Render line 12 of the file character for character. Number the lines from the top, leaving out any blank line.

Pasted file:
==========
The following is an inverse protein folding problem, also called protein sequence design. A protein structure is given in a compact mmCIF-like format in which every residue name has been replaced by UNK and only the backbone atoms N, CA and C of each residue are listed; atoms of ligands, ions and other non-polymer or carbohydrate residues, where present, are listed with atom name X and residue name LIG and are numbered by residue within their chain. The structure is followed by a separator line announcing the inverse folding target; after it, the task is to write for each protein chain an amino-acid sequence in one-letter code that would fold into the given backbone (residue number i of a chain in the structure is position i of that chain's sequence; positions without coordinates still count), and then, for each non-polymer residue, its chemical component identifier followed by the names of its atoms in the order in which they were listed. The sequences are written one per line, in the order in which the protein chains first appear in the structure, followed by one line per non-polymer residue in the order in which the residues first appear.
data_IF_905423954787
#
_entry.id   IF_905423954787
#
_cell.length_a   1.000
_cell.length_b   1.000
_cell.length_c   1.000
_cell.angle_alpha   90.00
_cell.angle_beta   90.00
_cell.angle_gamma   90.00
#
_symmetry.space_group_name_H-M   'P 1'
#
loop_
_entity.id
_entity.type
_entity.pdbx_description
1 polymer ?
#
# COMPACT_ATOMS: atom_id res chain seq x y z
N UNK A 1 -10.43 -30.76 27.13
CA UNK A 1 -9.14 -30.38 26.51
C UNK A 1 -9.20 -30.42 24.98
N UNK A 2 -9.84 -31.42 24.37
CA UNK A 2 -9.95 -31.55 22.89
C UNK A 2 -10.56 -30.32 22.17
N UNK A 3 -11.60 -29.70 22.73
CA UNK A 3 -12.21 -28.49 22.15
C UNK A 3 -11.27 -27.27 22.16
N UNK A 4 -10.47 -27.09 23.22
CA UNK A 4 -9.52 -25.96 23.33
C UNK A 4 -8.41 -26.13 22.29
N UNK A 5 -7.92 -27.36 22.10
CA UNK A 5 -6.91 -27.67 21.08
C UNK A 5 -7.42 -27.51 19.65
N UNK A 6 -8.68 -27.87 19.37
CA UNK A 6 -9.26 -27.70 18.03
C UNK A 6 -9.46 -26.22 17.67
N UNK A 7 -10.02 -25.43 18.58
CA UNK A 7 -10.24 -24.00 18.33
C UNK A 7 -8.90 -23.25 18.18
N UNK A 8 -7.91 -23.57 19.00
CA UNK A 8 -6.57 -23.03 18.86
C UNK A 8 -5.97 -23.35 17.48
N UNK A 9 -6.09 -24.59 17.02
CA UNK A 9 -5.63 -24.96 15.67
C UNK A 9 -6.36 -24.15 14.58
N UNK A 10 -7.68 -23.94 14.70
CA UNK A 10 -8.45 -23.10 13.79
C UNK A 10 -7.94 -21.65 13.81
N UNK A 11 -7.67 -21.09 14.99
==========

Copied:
#